This week it was officially announced that my midwife Michelle (yes, that is quite confusing!) is the London regional winner of The Royal College of Midwives Mum’s Midwife of the Year. I nominated Michelle back in the summer last year when we were away on our fundraising adventure and then promptly completely forgot about it until I got a message from her in December saying that she had won. Cue lots of tears from both of us! Michelle is wonderful woman and midwife; she is kind, compassionate, dedicated and passionate about her work. She has gone above and beyond in her duty to look after myself and Andy and I feel that we have a bond that will last forever. I am so honoured to have Michelle as my midwife and incredibly proud that she has won this award. She thoroughly deserves it and anyone who has the opportunity to have her as their midwife is very lucky indeed.
Michelle is a caseloading community midwife. This means that she runs a team of midwives who have a small caseload of women who they see all the way through pregnancy, birth and up to a month afterwards. This provides women like me with:
- Continuity of care. I don’t need to explain who I am, what I need or what my journey to motherhood has been thus far at every appointment. Michelle will always follow up on any questions or concerns I may have, and there is a sense of progression at each appointment – that together we are moving towards bringing our baby into the world.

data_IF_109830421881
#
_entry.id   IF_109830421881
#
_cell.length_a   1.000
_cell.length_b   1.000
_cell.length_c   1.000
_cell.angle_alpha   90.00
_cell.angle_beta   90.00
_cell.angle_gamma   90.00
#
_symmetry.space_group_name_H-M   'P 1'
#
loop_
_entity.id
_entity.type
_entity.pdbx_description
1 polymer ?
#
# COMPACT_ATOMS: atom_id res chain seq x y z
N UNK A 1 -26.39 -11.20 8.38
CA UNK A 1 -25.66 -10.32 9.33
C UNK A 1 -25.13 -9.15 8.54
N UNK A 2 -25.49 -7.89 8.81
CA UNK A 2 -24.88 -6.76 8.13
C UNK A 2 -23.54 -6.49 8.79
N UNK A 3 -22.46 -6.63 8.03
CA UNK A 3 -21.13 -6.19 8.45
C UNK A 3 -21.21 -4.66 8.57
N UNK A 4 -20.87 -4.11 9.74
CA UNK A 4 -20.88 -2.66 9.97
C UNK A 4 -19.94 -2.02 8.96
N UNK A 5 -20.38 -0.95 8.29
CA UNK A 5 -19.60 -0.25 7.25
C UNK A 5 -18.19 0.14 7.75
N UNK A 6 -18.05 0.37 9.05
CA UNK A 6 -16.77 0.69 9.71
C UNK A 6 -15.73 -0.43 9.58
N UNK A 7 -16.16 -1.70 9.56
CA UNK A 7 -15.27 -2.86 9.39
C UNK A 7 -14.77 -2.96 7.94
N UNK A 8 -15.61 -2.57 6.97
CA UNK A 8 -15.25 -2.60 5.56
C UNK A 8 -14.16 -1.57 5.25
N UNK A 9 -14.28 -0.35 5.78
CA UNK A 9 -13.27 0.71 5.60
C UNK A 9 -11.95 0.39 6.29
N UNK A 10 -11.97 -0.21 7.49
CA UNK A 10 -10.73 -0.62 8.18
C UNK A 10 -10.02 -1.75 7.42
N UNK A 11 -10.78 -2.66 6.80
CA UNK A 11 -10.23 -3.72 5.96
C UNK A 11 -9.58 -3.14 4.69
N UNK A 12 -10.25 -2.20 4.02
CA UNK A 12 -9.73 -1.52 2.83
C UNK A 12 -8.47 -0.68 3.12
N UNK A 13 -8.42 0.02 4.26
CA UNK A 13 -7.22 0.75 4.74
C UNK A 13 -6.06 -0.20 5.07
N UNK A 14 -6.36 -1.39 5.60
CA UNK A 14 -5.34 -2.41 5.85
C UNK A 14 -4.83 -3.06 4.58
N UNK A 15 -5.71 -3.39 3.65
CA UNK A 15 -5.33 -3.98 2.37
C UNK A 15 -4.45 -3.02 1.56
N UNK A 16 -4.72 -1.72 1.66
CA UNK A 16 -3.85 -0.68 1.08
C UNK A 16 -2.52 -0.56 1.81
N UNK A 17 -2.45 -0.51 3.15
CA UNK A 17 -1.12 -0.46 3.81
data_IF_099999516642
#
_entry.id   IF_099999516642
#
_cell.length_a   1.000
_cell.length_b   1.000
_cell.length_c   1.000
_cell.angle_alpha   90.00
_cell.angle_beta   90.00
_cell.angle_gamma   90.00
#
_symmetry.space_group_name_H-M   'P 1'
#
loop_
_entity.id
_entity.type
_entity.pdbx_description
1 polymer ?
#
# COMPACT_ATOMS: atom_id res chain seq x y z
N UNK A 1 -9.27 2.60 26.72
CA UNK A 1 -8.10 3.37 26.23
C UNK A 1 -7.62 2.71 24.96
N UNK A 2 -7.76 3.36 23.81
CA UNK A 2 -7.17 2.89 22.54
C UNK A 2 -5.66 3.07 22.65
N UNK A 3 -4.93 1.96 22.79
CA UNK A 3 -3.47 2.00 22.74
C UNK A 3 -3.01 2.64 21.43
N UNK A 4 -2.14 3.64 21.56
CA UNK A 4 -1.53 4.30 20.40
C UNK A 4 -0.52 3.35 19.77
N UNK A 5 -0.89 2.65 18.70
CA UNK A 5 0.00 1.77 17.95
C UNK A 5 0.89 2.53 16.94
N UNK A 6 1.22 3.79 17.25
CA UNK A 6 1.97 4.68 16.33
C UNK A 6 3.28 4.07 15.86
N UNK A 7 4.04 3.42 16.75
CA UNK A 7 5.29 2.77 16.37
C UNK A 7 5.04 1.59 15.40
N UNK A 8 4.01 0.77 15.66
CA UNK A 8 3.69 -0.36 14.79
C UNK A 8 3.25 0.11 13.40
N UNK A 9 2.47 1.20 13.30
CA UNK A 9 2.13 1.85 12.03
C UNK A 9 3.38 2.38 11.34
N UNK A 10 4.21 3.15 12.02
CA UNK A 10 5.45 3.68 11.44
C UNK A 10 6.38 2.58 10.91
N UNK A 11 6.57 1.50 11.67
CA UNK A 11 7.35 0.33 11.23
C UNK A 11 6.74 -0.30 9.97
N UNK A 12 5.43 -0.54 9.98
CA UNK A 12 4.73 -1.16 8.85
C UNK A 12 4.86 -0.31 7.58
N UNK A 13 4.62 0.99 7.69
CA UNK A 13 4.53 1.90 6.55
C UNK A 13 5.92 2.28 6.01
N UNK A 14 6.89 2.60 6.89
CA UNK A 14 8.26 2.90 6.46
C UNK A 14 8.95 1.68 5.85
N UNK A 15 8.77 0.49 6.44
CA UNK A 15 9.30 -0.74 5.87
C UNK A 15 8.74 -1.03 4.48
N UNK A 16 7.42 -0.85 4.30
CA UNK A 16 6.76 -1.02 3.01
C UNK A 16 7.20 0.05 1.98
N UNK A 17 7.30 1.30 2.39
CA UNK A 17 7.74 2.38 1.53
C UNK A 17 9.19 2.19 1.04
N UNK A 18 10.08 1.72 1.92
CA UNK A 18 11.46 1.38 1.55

- An empowering and close relationship. When I was pregnant with Orla, I saw Michelle for almost every antenatal appointment. I felt like she knew me and I knew her. I looked forward to my appointments and to telling Michelle what had been going on in between: yoga, hypnobirthing, stubborn baby continuing to headbutt my ribs in a breech position! On the few occasions that she was on leave, I saw another midwife from the team, but since they work as a close unit, I was confident that she also knew who I was and what my care had been. I had the opportunity to meet the whole team in the weeks leading up to Orla’s birth, so that if Michelle was away at the time I gave birth, I would know the face that would be greeting me at home or in hospital.
- Choices. I had the option of a home birth, the midwife led birthing centre or hospital, and I would still have Michelle with me whichever option I chose. I had hoped for a home water birth and felt confident and empowered in coming to that decision, whilst also knowing that at any point, I could change my mind and negotiate a different plan. The options were person centred and holistic. We discussed the hypnobirthing and yoga that I practiced religiously and considered all pain relief options, including aromatherapy as well as more traditional medical interventions.
- Confidence. As a first-time mum, I felt confident (and dare I say it, even excited!), to give birth. Having a relationship that I had built with Michelle over time meant that I could make fully informed decisions that were based on discussions and me being able to ask questions and express concerns. For someone who grew up fearing that childbirth was something I would not be able to cope with, this was really important to me.